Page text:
The Habeas Citebook: Ineffective Assistance of Counsel

Image of The Habeas Citebook: Ineffective Assistance of Counsel by Brandon Sample(January 1, 2010) Paperback
Release Date: 
November 15, 2016
Human Rights Defense Center
Reviewed by: 

Habeas corpus is a remedy of last resort for prisoners. Used by state and federal inmates alike, it is often the final opportunity to challenge the legality of a criminal conviction or sentence. The access to federal court provided by habeas corpus jurisdiction serves as an important check on the government's ability to take away the liberty of a citizen.

But Congress has erected many roadblocks that must be navigated by the habeas corpus petitioner. The long odds on habeas relief and its status as a last resort mean that the habeas petitioner must submit a perfect petition the first time. There can be no mistakes, and all grounds for relief must be included.

Thankfully, prisoners and their attorneys now have access to the Second Edition of The Habeas Citebook: Ineffective Assistance of Counsel. This indispensible resource provides the practitioner and the pro se litigant with everything they need to perfect their habeas petition and to include all available ineffective assistance of counsel grounds.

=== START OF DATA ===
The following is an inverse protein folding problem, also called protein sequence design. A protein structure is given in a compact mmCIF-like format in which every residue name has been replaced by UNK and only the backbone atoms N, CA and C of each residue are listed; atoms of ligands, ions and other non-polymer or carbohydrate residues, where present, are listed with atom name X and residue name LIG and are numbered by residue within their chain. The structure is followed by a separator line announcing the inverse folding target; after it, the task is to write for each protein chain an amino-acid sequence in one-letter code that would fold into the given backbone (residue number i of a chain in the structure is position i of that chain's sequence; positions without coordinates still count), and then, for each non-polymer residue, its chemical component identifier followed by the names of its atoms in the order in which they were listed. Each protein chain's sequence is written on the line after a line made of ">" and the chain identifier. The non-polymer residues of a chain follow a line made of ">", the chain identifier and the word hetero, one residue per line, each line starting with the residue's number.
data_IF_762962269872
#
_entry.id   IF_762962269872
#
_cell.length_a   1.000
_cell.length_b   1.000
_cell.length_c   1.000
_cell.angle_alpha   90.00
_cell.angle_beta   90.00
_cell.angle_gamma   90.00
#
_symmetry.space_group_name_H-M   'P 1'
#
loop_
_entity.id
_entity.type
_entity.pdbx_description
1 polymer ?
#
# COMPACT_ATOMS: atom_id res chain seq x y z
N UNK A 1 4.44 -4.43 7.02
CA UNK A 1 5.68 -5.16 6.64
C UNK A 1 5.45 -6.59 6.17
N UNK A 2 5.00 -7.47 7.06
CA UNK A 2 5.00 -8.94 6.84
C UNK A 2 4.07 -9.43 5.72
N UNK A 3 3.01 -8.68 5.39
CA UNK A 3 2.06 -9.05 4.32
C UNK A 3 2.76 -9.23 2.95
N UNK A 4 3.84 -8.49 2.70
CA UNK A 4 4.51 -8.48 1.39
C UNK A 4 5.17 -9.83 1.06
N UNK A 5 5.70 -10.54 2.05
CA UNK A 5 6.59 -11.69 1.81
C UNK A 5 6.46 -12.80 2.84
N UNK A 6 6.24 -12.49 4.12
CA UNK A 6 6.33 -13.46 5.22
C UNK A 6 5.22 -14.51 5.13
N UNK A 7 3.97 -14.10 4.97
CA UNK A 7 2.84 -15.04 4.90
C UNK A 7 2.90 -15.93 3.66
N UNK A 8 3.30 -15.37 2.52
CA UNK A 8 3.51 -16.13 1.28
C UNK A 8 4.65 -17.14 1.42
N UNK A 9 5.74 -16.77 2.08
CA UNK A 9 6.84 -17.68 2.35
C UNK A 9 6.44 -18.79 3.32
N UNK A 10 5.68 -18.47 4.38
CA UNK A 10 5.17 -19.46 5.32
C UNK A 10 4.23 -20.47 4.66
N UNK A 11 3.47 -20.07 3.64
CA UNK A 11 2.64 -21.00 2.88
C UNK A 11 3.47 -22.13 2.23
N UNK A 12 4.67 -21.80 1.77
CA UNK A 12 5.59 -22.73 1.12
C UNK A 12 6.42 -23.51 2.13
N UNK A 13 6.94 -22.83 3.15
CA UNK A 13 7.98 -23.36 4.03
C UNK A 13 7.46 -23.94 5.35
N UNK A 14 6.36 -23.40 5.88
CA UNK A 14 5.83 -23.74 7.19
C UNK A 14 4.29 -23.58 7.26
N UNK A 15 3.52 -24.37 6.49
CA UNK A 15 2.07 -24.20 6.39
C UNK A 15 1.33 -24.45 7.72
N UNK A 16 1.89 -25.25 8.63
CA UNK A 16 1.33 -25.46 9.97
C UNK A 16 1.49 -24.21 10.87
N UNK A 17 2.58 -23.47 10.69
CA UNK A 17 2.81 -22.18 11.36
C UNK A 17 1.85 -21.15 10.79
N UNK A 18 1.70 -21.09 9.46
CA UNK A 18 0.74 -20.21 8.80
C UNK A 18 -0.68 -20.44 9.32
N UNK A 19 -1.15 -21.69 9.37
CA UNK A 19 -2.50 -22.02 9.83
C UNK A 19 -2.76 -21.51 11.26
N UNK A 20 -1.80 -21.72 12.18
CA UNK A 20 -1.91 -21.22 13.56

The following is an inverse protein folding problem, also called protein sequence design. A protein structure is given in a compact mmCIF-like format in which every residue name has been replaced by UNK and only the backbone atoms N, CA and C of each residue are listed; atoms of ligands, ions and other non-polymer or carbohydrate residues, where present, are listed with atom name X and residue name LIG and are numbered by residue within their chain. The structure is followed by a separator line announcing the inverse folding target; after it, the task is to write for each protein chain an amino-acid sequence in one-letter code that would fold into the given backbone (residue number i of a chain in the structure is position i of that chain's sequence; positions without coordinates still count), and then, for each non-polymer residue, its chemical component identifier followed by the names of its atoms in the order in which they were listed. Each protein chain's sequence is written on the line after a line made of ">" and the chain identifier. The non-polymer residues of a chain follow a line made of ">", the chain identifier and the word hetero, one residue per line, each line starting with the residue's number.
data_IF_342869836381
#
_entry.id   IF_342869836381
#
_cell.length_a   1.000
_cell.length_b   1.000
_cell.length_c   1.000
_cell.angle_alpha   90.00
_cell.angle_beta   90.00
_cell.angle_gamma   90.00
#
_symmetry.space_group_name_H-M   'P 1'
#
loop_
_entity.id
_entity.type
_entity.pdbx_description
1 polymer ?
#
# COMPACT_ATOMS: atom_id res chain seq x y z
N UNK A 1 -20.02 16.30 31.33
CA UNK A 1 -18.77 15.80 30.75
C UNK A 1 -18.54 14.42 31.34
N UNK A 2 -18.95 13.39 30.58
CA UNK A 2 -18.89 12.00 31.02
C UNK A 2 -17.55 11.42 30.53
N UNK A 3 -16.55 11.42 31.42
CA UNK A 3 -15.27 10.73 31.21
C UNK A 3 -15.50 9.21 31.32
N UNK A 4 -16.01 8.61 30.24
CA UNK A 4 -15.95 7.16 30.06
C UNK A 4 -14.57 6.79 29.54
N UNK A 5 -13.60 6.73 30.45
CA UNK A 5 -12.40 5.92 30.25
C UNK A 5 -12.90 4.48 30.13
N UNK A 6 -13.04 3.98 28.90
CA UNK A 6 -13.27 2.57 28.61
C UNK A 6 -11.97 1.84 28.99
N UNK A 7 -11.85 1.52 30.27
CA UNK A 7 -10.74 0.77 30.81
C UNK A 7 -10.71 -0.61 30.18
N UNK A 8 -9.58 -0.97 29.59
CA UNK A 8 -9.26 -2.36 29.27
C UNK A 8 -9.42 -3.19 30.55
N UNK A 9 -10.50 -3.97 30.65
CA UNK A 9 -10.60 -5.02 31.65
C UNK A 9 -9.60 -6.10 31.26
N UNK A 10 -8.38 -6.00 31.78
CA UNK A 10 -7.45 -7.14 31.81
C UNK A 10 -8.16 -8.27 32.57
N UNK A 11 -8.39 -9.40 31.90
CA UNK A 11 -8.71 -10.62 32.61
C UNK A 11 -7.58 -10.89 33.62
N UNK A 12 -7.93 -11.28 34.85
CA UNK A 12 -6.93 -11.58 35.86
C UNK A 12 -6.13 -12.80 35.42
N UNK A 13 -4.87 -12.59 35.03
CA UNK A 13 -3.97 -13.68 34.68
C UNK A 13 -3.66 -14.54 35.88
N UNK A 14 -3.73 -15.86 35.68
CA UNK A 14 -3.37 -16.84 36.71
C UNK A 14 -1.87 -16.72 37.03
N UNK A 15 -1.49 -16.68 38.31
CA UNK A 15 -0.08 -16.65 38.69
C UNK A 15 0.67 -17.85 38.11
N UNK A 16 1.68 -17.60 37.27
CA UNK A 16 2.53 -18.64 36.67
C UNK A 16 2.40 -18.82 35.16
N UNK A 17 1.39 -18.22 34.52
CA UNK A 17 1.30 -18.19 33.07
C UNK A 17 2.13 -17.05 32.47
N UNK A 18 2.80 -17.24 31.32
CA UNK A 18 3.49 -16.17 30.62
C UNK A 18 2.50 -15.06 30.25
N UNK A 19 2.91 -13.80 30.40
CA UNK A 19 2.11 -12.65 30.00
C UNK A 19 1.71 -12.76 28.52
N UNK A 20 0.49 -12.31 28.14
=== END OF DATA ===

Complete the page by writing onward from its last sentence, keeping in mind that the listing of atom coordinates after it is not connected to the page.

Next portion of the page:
Written by former prisoner-turned-lawyer Brandon Sample and former staff attorney for the Human Rights Defense Center Alissa Hull, The Habeas Citebook is jam-packed with citations that cover every variety of ineffective assistance of counsel. The citations are organized into 52 topic-driven chapters, so finding the citation you need is a snap.

The Habeas Citebook also provides citation-driven guidance on the standards associated with particular types of ineffective assistance of counsel claims. Finding the citation that supports an error made by counsel is quick and easy, and so is finding the citation that describes the necessary standards that must be met in order to make the claim. This ensures that the habeas corpus petition is drafted and pled properly the first time and every time.

For the less experienced prisoner, The Habeas Citebook also includes multiple appendices loaded with forms written by attorney David Zuckerman, who practices out of Seattle, Washington. There is no need to reinvent the wheel; the format and layout of a proper habeas corpus petition is right there for reference. The appendices also include other sample filings that may be needed by a habeas petitioner.

The Habeas Citebook is one of several excellent resources published by Prison Legal News Publishing. It is a must-have book for anyone who deals in post-conviction litigation, including attorneys and prisoners.